Coronavirus crisis weighs on global economy

The outbreak of the deadly new coronavirus has already hit consumption, tourism, and industrial production across China and the region. Now experts are warning that the escalating health crisis could have longer term consequences for the global economy.

We asked two Japanese analysts about the deepening financial fallout.

Naoto Saito, Chief Researcher at the Daiwa Institute of Research, expects the epidemic will deliver a heavy blow to the Chinese economy, particularly the transportation and tourism sectors. He predicts GDP is likely to fall to below 5 percent in the January-to-March quarter, well down from his previous forecast of around 6 percent.

This will inevitably have flow-on effects around the world, warns Saito, who notes that China's SARS epidemic had a sizeable impact on global growth in 2003, when its economy was just a quarter of its current size.


Analysts in Japan say the health emergency could have drawn-out consequences for the local tourism industry as well as businesses that rely heavily on the Chinese market.

They say even in the best-case scenario, where China and other countries bring the outbreak under control within a few months, Japan's GDP will likely slow by 0.09 percent to 0.2 percent in inflation-adjusted terms. If the epidemic continues for a year, the consensus is that it could weaken GDP by up to 0.9 percent.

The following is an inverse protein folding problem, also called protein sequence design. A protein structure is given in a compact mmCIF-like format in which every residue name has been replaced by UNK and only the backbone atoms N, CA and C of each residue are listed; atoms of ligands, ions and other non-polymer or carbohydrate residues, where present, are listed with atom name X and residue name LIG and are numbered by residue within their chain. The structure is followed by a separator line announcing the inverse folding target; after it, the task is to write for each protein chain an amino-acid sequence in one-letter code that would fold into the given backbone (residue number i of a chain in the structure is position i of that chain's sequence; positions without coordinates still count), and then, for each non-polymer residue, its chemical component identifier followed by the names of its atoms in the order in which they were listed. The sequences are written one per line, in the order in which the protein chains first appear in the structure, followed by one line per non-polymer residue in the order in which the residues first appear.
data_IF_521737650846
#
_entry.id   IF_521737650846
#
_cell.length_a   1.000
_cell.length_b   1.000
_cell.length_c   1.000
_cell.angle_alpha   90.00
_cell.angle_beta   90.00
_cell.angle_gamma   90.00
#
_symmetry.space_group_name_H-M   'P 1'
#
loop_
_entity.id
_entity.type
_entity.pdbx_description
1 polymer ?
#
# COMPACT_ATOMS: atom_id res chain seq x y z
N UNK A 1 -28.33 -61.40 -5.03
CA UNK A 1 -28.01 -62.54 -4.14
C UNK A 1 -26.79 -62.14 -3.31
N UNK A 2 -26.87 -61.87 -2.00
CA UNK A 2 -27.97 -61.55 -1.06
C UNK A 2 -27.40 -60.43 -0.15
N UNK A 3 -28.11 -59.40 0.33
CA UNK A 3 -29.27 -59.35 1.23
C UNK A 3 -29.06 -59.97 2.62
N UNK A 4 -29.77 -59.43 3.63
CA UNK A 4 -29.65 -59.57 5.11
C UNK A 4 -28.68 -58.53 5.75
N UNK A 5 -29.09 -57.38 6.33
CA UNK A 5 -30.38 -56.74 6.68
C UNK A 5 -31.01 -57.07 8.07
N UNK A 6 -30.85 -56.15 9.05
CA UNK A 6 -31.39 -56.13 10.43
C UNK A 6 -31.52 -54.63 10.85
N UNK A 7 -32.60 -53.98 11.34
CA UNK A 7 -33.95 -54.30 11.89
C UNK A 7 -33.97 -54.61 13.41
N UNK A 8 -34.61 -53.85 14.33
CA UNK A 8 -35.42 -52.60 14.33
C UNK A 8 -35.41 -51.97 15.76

Naoto Saito, Chief Researcher of Daiwa Institute of Research.

Takahide Kiuchi, Executive Economist at Nomura Research Institute, says the medium-to-long-term prognosis for Japan's economy isn't good. The tourism sector is already contending with the fallout from a political dispute with Seoul that has precipitated a steep drop-off in visitors from South Korea. The impact of the coronavirus epidemic will compound this situation, he says, by discouraging people from traveling to the region. And that could lead to a reduction of investment in the industry.

Kiuchi, a former policy board member of the Bank of Japan, says he wouldn't be surprised if some countries employ a range of measures to cushion the blow to their markets, one being a loosening of monetary policy. China's central bank has already pumped more than $170 billion into financial markets. Kiuchi thinks smaller countries could cut interest rates.

But using easy money to stimulate economic activity could have a limited impact, he says, due to the sharp decline in the movement of people and goods. For this reason, he believes the Bank of Japan, the US Federal Reserve, and the European Central Bank are highly unlikely to go down this road.

Takahide Kiuchi, Executive Economist of Nomura Research Institute.

Saito and Kiuchi agree the Chinese and global economies are likely to suffer for at least the next few months. What happens beyond that will depend largely on how the virus outbreak plays out.